CHRISTMAS WEEK LETTER-WRITING—IS IT WORTH THE TIME AND THE EFFORT? ABSOLUTELY!
If I had my way, I’d move Christmas to February—largely because I rarely seem to be quite ready for Christmas (and one tends to need cheering up in the February/March period). True, there is St. Patrick’s Day, but that is only a single day which never quite does it for me.
Christmas Day seems to sort of sneak up before I’m fully organized to do all the good things I want to do. Quite how I can say that given the excessive commercialization of the whole season, I don’t know, but I blame it on my dyslexia and my general problem with dates and time. Somehow I don’t see such things in a conventional way. My sense of time is somewhat strange, I am told—though I find it agreeable enough.
Socializing, gift giving and the religious side apart—not that religion seems to play much of a role these days—my great pleasure in life is writing to people over Christmas . Yes, it is ridiculously time consuming, and hard work, but it is marvelous to hear back from people you value, but might otherwise never see—particularly because they are scattered all over the world. This globalization thing has got out of hand in my opinion. I got a Christmas call from China this year.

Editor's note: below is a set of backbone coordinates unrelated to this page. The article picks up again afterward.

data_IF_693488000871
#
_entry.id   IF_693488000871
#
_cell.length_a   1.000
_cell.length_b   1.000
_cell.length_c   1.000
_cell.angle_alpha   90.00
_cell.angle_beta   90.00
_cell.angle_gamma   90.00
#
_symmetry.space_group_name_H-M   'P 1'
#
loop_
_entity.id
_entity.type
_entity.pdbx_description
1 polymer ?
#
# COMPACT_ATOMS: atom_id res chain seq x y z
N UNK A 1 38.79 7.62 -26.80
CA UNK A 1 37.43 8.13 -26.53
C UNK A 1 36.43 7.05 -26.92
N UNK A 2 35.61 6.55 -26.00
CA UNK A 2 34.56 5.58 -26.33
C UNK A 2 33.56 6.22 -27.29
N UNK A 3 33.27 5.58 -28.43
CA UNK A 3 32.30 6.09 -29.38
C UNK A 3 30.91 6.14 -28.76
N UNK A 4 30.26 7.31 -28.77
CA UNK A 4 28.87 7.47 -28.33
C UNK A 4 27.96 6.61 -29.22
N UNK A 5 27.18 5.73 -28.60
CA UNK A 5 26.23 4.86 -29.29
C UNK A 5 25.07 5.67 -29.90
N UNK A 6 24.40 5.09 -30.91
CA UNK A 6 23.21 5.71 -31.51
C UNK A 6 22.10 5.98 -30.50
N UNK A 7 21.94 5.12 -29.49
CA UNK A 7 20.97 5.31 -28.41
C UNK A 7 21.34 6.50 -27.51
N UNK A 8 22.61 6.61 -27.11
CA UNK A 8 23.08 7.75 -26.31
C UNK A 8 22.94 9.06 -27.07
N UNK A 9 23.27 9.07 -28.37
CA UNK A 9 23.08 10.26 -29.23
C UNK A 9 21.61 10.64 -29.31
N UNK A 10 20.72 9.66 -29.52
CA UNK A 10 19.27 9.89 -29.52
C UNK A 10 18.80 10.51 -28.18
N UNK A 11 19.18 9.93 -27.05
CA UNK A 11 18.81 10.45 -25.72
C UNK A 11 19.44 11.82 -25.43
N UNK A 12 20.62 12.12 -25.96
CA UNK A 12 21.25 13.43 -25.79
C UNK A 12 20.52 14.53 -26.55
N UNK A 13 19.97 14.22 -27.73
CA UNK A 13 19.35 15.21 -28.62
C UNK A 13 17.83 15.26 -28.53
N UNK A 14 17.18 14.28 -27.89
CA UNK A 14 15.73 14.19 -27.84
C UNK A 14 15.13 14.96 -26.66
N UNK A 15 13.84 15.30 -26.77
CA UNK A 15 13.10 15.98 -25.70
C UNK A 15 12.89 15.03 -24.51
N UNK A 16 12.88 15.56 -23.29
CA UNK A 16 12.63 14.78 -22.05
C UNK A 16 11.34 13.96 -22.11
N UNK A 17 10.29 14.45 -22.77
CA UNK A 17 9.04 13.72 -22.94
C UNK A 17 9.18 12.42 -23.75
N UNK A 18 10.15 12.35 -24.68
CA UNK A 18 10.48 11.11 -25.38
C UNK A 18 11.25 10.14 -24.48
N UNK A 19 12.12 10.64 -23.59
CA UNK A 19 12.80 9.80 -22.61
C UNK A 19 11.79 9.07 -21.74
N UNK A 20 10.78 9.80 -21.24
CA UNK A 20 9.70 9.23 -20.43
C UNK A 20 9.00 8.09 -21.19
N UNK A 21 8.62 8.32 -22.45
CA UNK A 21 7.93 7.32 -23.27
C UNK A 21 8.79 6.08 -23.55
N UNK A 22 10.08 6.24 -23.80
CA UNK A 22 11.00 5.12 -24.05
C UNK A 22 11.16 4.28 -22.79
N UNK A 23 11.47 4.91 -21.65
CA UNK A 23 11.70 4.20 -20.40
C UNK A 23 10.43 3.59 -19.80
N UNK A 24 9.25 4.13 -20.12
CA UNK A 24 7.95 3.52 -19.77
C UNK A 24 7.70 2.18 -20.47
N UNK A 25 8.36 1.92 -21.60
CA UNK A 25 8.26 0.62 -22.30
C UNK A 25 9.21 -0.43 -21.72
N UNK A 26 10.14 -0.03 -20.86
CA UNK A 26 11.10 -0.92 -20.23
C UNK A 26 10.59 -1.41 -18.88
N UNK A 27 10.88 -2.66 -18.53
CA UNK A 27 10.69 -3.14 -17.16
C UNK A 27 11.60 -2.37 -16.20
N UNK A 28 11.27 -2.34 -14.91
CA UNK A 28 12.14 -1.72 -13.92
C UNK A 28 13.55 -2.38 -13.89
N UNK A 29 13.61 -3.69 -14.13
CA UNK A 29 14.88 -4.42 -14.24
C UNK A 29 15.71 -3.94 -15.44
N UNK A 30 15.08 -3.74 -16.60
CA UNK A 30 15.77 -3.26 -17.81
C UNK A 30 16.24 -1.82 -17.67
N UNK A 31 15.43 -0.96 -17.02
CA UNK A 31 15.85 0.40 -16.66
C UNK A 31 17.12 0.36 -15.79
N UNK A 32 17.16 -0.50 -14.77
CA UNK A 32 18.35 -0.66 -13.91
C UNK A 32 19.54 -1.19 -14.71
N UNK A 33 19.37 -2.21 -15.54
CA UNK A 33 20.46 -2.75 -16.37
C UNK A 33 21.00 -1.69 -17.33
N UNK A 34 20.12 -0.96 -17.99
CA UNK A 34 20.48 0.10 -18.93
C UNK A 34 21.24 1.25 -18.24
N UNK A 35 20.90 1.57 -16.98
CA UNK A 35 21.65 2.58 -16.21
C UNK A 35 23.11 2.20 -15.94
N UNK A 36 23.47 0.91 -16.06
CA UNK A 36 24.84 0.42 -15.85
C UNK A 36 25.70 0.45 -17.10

Facebook seems to be the gold standard for social communication, but I value the relative privacy of an individual e-mail. And most people reply to them in whole sentences and throw in some news into the bargain. In this age of texting, whole sentences are an endangered species, but I remain rather fond of them.
The above picture is that of Tristan Levie who became the 2012 UK and Ireland wavesailing youth champion this year, aged 16.
He is the son of an old friend, Professor Jonathan Levie, Director of Knowledge Exchange
Hunter Centre for Entrepreneurship University of Strathclyde.
Jonathan—a delightful human being—and I go way to the days when I was trying to create jobs in Ireland. In fact, he has used my efforts as a case history ever since. He also used to have me in to University College, Cork to lecture his students on a guest basis. I enjoyed the role greatly and once asked him could I perhaps get a job lecturing at UCC.
“You’re too controversial,” he said.